Discrimination between hepatogenous diabetes and type 2 DM may be difficult. In a recent study comparing patients with hepatogenous diabetes vs patients with type 2 DM, the ratios of postprandial plasma glucose (PP2h) to fasting plasma glucose (FPG) (2.27 vs 1.69), fasting insulin (23.2 vs 11.6 microIU/mL) and HOMA-Insulin Resistance index (8.38 vs 3.52) were significantly higher in patients with hepatogenous diabetes. Therefore, insulin resistance in liver cirrhosis is higher than in type 2 DM, and impairment of hepatic insulin degradation may be an important mechanism of hyperinsulinemia in liver cirrhosis[56].



DM increases morbidity and mortality of liver cirrhosis patients

The effect of type 2 DM and hepatogenous diabetes on the clinical outcome of cirrhosis and HCC has been evaluated in only few studies. In cross-sectional retrospective studies in patients with cirrhosis of any etiology it has been observed that the DM is associated with an increased risk of complications[5,38,57,58]. According to the Verona study, which is based on a population of more than 7000 individuals suffering from type 2 DM, the risk of death at 5 years was 2.52-fold greater (CI 1.96-3.2) than in the general population[59]. Other studies report that DM, obesity and steatosis are associated with liver disease and more severe fibrosis in CHC[60,61].

It is important to note that neither the Child-Pugh nor Model for End-Stage Liver Disease (MELD) Scores (which are widely used as prognostic instruments of morbidity and mortality in the short and long term for cirrhotic patients) include in their parameters DM or glucose intolerance[62,63]. Nevertheless, interesting data have been observed in some prospective longitudinal studies involving cirrhotic patients where DM has been studied as an independent prognostic factor. In a retrospective and prospective study 354 (98 with diabetes) of 382 eligible patients were followed for 6 years after inclusion into the study: 110 were alive at the end of follow-up. Prognostic factors identified by Kaplan-Meier analysis, followed by Cox’s stepwise regression demonstrated in sequence, albumin, ascites, age, encephalopathy, bilirubin, diabetes, and platelets as prognostic factors of mortality. The larger mortality rate in patients with diabetes, was not due to complications of diabetes but to an increased risk of hepatocellular failure[58]. Diabetes was no longer a risk factor as a covariate in a subgroup of 271 patients when varices were added but was again significant when patients who died of gastrointestinal bleeding were excluded.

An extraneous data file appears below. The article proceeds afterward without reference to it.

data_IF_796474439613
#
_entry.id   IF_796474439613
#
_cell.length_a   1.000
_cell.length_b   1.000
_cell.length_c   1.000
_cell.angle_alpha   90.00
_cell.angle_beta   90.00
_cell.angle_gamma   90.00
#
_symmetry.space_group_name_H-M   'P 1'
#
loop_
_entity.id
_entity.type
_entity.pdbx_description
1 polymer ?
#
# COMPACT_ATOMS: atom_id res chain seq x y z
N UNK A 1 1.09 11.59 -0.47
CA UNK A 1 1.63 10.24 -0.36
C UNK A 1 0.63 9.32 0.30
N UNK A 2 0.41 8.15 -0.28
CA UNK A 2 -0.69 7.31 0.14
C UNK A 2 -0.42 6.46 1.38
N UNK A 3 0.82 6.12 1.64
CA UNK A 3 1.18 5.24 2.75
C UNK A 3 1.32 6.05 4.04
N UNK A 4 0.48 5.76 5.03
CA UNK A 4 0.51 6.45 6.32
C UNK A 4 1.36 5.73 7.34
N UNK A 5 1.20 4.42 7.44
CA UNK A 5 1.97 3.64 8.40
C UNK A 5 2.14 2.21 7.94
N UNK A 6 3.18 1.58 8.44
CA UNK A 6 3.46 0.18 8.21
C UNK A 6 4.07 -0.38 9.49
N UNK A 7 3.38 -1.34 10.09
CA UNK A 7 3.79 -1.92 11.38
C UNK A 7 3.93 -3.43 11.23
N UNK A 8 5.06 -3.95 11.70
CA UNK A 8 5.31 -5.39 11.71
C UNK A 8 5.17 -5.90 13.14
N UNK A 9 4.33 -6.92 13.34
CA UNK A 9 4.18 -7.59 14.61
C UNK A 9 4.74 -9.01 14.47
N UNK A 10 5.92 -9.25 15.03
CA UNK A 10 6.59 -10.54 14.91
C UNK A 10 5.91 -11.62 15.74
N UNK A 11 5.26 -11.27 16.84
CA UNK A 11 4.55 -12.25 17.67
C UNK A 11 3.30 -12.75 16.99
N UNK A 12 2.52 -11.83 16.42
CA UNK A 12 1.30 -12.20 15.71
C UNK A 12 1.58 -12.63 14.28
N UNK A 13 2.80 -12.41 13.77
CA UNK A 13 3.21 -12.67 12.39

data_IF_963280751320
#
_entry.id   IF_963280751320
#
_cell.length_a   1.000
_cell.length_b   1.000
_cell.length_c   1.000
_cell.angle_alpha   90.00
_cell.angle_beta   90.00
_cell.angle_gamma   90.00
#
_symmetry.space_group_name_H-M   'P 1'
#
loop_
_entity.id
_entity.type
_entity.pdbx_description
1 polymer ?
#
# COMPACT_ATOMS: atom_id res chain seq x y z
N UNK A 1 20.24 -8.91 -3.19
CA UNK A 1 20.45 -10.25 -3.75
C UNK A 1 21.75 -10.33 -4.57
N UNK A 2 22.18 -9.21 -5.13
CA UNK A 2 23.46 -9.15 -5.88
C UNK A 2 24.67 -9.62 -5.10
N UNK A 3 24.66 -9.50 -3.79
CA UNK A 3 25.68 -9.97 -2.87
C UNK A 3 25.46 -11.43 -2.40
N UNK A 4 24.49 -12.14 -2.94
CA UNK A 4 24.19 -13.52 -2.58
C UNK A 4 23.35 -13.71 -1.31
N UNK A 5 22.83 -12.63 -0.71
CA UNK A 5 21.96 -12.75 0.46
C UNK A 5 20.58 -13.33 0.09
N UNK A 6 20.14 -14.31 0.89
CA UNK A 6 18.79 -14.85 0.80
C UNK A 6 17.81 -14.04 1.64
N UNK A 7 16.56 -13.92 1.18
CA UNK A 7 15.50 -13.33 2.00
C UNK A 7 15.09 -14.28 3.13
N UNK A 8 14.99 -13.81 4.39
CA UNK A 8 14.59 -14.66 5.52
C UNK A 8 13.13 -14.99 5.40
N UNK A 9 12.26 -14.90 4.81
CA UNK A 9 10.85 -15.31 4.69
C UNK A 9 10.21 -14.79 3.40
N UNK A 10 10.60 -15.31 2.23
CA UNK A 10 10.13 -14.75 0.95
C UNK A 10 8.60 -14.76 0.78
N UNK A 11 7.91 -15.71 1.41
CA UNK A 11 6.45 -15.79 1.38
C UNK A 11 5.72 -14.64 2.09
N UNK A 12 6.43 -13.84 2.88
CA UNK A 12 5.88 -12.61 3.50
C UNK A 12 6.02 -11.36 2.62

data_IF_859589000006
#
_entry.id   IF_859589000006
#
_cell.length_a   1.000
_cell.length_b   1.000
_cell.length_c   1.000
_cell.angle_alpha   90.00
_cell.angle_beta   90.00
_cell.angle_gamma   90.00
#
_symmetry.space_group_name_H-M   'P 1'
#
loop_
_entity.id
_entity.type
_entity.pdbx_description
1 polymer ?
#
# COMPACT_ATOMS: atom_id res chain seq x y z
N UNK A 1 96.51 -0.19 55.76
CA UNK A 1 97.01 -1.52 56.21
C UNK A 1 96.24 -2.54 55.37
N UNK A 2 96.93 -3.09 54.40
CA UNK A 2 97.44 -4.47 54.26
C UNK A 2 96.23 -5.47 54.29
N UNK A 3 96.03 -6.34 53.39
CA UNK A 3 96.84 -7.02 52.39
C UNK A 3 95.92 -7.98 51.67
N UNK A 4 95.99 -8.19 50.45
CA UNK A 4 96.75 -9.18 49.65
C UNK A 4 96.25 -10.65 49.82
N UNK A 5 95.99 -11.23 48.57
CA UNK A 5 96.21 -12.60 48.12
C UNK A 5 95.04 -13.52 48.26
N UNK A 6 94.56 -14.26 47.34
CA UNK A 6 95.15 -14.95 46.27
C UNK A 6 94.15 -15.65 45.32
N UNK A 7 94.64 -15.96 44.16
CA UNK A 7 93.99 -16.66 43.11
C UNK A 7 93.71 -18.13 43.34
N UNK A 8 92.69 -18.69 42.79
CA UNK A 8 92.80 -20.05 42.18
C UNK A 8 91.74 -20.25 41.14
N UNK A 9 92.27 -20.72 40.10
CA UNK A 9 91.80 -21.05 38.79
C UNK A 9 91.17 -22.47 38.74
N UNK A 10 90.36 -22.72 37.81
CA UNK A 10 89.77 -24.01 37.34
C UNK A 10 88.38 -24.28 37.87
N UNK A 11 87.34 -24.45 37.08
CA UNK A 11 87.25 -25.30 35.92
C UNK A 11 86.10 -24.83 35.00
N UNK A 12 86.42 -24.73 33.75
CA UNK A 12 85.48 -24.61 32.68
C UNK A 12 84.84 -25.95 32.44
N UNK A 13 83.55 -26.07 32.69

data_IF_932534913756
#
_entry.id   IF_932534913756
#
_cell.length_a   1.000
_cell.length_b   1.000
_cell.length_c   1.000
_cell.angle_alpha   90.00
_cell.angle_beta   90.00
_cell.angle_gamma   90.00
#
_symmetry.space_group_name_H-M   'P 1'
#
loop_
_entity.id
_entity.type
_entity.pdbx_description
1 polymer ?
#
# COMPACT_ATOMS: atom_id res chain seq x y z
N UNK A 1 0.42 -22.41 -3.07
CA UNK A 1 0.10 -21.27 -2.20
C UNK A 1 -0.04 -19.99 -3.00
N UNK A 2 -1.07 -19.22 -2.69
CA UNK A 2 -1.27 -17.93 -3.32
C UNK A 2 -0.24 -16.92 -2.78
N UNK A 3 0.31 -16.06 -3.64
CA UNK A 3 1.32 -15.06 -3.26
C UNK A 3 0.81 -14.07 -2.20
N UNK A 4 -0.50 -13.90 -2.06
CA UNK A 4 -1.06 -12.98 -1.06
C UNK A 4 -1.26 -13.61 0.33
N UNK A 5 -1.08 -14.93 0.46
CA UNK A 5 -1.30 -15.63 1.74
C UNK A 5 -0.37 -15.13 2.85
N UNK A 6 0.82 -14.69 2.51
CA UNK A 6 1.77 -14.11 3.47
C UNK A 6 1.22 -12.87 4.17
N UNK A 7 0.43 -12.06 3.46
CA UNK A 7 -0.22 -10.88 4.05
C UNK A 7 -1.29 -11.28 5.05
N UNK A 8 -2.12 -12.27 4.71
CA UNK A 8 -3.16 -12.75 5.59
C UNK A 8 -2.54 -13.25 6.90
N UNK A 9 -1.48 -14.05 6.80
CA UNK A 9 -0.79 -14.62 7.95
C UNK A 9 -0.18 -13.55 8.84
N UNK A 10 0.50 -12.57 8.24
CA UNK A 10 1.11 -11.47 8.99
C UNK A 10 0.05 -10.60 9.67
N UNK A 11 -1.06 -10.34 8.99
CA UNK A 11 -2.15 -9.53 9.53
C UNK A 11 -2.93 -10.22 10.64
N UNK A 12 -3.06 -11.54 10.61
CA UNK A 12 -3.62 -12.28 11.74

In another study carried out in patients suffering from cirrhosis and refractory ascites on the waiting list for liver transplantation it was observed that the HCC and DM, but not the Child-Pugh score, were independent predictive factors of mortality. The patients suffering from refractory ascites and DM showed a 1- and 2-year probability of survival of 32% and 18%, respectively. By contrast survival rates of patients with refractory ascites without DM were 62% and 58%, respectively[64].